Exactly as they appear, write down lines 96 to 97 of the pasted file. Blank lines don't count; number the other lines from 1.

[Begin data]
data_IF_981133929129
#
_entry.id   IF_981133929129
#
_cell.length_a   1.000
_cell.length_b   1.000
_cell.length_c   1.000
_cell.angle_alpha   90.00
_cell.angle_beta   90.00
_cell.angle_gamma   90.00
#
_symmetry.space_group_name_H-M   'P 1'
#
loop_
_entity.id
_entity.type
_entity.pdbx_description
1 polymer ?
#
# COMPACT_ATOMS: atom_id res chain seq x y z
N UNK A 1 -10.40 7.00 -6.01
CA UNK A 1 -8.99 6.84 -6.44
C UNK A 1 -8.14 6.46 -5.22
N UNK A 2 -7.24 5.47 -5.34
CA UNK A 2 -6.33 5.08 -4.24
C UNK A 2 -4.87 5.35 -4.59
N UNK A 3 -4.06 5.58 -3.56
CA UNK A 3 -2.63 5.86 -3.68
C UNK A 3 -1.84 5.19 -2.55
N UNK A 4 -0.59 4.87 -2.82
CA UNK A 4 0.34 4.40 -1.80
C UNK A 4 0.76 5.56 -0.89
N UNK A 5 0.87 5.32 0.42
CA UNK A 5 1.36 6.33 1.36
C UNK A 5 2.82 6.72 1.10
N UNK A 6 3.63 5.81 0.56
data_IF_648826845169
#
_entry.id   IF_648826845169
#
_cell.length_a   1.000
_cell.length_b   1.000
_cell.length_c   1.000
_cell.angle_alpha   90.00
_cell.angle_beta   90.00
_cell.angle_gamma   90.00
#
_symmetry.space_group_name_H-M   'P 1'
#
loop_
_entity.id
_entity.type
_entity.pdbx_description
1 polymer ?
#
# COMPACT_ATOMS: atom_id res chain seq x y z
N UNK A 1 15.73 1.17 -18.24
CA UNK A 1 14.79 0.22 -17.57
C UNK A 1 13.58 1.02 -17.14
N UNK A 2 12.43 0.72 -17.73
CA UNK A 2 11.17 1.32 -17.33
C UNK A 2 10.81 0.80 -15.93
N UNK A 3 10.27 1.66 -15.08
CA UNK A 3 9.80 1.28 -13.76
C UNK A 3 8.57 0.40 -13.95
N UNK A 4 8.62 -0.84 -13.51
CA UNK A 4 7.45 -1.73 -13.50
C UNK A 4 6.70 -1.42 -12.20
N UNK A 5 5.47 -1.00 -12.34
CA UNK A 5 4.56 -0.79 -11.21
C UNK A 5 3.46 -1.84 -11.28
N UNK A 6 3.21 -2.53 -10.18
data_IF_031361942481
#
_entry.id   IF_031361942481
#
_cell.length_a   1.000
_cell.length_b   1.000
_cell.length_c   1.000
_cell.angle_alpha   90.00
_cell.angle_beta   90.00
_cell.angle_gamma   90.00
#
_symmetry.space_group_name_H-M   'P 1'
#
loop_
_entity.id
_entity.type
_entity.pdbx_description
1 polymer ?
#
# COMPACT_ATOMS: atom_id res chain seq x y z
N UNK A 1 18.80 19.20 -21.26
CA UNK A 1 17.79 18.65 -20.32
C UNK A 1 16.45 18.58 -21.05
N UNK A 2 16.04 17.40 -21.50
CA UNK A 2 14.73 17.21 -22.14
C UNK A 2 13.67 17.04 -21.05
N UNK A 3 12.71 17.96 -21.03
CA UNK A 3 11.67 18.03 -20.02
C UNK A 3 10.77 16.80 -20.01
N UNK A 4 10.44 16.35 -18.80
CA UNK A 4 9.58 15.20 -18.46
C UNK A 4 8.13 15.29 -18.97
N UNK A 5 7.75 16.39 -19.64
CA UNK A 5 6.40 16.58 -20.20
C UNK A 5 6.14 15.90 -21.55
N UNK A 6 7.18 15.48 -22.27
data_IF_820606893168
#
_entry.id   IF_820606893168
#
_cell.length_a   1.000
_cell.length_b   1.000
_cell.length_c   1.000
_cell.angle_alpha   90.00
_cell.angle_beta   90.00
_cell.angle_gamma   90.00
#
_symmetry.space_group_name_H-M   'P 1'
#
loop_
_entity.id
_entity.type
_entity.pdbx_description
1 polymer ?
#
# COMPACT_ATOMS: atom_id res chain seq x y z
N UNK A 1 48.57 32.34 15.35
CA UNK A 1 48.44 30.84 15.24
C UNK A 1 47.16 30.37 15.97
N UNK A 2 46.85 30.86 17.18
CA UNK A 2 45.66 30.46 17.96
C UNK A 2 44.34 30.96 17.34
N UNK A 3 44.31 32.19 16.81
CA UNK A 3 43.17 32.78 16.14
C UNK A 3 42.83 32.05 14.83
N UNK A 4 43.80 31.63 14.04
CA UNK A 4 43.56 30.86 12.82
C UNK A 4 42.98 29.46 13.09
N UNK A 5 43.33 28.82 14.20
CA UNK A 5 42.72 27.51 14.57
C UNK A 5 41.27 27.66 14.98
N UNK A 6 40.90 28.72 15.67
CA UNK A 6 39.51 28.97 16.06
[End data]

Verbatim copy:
N UNK A 2 16.04 17.40 -21.50
CA UNK A 2 14.73 17.21 -22.14